What’s the problem with Greenlight

So, everything is perfect and we just have to wait for an higher and higher ranking until some day Mosaico will be selected for Steam, right? No.
The experience I had with Mosaico brings to light what, in my opinion, is a big shortcoming of Greenlight. Positive votes (hence the chance to be published on Steam) started to increase after I had inserted an engaging video and an interesting promotion. But the software itself didn’t change! In other words the current Greenlight mechanism rewarded my ability in communicating my work, but not the work itself. Every developer who has tried to sell his game/software knows how marketing is a difficult and time-consuming task. I, as a developer, saw in Greenlight the opportunity to be relieved from an hard duty. I saw the hope to focus on developing an excellent software, leaving to Greenlight the big chore of promoting to a vast audience. What I’ve found instead is a very well-built mechanism, which has the same difficulties of other “traditional” promotion means such as building a website or an ad campaign to drive web traffic. The promise of a place rewarding the quality of work, independently of developer’s communication skills, has not been honored. So, in this sense, I believe that Greenlight is a failure.

How to improve Greenlight in three simple steps

But is Greenlight scrap? I don’t think so. A lot of people remember the terrible opinions circulating in internet about the first versions of Steam itself.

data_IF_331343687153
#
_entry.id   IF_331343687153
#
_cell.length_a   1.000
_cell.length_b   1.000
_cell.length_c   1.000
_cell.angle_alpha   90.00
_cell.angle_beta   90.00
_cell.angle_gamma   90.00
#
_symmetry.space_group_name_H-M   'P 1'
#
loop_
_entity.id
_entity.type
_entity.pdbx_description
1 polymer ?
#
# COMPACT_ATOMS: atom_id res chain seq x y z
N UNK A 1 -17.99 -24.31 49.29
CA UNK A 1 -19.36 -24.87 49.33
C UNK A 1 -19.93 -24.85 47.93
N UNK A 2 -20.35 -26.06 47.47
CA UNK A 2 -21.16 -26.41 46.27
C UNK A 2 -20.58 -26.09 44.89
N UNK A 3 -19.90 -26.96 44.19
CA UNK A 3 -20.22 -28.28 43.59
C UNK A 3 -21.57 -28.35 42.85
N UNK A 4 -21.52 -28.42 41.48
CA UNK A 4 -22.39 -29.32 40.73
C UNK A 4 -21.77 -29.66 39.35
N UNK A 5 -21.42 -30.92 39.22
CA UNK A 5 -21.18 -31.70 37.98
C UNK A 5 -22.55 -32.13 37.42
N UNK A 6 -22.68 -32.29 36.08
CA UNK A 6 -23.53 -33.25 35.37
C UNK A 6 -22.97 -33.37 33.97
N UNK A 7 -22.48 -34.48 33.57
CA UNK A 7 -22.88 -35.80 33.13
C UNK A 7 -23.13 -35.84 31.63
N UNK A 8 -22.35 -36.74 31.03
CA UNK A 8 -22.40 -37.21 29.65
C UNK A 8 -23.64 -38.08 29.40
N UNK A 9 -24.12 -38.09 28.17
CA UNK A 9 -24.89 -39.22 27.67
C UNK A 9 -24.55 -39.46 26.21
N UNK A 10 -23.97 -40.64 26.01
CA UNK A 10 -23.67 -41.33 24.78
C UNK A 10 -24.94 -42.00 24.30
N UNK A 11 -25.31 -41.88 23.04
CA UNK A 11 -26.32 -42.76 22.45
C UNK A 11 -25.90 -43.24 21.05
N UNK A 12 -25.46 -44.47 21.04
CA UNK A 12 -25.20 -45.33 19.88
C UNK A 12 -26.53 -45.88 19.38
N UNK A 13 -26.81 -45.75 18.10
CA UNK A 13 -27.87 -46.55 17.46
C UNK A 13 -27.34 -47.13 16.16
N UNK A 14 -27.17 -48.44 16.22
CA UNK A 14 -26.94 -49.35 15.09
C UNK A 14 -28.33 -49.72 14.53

Steam did not get much love
If today it is the best platform of videogame digital delivery, we can’t do anything else than trust Valve and their ability in improving their products. There are a lot of viewpoints on how to improve Greenlight. Some say that yes/no ratio should be considered instead of the total number of votes, some say that Steam should be open for all to sell in “stealth” mode, and then Valve could bring the best products to the storefront.
My proposal is maybe more revolutionary, but not without a reason. Basically: why not transform Greenlight in a subscription service, similar to Sony’s Playstation Plus?

  1. Steam users would pay a subscription to gain free access to each and every game/software on Greenlight
  2. Developers would still pay the initial submission fee and agree to provide their product for free until it is greenlit
  3. Valve would collect data on the actual products usage to determine which ones are suitable to be published on Steam